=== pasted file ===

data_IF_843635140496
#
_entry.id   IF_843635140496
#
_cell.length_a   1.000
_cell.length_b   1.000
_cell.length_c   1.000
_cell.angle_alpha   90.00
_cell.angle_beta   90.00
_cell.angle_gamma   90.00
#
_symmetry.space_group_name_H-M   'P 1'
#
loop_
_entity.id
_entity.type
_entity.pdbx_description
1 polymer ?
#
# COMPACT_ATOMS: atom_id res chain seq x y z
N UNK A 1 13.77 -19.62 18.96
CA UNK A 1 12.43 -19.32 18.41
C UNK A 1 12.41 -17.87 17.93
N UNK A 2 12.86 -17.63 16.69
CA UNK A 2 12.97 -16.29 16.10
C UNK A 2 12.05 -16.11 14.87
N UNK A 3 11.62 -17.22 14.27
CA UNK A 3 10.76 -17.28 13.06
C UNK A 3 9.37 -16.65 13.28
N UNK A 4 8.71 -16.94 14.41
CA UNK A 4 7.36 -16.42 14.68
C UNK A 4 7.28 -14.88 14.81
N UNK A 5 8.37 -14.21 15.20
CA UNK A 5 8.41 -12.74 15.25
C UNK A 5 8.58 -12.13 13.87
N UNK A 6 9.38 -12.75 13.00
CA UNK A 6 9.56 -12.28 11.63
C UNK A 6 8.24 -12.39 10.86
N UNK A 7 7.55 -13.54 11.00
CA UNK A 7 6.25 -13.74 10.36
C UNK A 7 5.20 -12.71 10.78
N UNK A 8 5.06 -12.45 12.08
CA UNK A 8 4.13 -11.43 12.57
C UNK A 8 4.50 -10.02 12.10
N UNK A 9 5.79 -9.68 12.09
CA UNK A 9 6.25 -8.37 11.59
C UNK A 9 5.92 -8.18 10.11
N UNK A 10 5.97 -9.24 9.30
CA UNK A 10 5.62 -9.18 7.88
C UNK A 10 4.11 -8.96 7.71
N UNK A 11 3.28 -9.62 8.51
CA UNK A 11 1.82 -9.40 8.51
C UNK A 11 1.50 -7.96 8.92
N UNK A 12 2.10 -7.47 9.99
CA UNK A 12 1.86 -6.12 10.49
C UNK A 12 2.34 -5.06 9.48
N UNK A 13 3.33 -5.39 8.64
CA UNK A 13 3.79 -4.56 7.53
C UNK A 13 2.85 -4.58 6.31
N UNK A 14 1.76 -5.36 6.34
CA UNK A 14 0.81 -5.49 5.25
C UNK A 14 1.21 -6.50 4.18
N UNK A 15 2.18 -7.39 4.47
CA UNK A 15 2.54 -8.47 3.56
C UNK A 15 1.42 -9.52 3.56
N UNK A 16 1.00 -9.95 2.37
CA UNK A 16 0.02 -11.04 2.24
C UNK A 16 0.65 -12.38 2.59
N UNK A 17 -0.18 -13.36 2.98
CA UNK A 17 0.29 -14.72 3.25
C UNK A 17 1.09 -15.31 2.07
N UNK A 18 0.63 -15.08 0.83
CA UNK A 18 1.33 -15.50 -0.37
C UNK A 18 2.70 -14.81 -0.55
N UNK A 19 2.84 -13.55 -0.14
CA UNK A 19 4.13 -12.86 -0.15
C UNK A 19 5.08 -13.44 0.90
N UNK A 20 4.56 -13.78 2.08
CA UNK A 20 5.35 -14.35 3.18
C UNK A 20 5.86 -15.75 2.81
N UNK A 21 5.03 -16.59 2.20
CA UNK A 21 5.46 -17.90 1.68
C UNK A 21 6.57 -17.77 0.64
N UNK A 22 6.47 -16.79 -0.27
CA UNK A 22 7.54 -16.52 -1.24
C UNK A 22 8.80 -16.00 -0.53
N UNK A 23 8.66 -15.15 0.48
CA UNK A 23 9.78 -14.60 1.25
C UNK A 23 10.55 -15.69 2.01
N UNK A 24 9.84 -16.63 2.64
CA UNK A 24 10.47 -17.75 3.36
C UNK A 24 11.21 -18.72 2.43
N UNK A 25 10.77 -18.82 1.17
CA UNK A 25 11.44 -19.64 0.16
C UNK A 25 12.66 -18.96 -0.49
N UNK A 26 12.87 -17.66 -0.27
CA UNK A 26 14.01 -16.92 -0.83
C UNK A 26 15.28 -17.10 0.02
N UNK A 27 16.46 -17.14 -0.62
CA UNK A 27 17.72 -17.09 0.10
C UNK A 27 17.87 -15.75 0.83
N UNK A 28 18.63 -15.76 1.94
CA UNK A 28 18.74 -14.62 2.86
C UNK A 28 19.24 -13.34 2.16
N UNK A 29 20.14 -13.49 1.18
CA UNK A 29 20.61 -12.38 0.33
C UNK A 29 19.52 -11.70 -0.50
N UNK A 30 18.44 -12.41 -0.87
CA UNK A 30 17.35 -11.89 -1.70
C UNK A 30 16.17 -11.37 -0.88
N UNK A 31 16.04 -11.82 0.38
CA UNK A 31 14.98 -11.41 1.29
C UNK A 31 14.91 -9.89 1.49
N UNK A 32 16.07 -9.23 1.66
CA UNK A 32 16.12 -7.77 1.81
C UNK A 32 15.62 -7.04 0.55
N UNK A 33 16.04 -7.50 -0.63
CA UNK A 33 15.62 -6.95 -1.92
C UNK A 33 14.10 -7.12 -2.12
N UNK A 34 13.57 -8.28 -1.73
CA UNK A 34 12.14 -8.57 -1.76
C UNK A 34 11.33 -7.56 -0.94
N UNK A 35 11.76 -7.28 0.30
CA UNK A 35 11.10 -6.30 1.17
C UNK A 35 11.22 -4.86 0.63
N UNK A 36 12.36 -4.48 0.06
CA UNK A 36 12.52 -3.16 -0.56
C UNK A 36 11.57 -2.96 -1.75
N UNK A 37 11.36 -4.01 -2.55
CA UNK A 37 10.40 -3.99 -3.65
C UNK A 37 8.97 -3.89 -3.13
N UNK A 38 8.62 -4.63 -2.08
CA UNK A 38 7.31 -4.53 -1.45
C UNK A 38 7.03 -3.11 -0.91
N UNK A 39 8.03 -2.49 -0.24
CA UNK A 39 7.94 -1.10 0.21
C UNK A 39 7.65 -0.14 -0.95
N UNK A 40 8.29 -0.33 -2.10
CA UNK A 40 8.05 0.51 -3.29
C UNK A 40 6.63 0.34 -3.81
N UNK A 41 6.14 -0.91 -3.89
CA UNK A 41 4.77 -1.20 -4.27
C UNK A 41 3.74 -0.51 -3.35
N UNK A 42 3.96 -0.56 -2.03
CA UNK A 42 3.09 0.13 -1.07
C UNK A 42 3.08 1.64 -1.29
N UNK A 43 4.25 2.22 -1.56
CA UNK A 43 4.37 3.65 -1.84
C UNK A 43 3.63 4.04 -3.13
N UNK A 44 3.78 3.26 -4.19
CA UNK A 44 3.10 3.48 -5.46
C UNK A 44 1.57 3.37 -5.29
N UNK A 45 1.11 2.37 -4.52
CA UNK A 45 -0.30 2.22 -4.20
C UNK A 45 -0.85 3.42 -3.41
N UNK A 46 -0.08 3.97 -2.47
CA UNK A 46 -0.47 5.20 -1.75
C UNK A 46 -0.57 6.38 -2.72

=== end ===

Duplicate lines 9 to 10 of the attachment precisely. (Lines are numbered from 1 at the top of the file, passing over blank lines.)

_cell.angle_beta   90.00
_cell.angle_gamma   90.00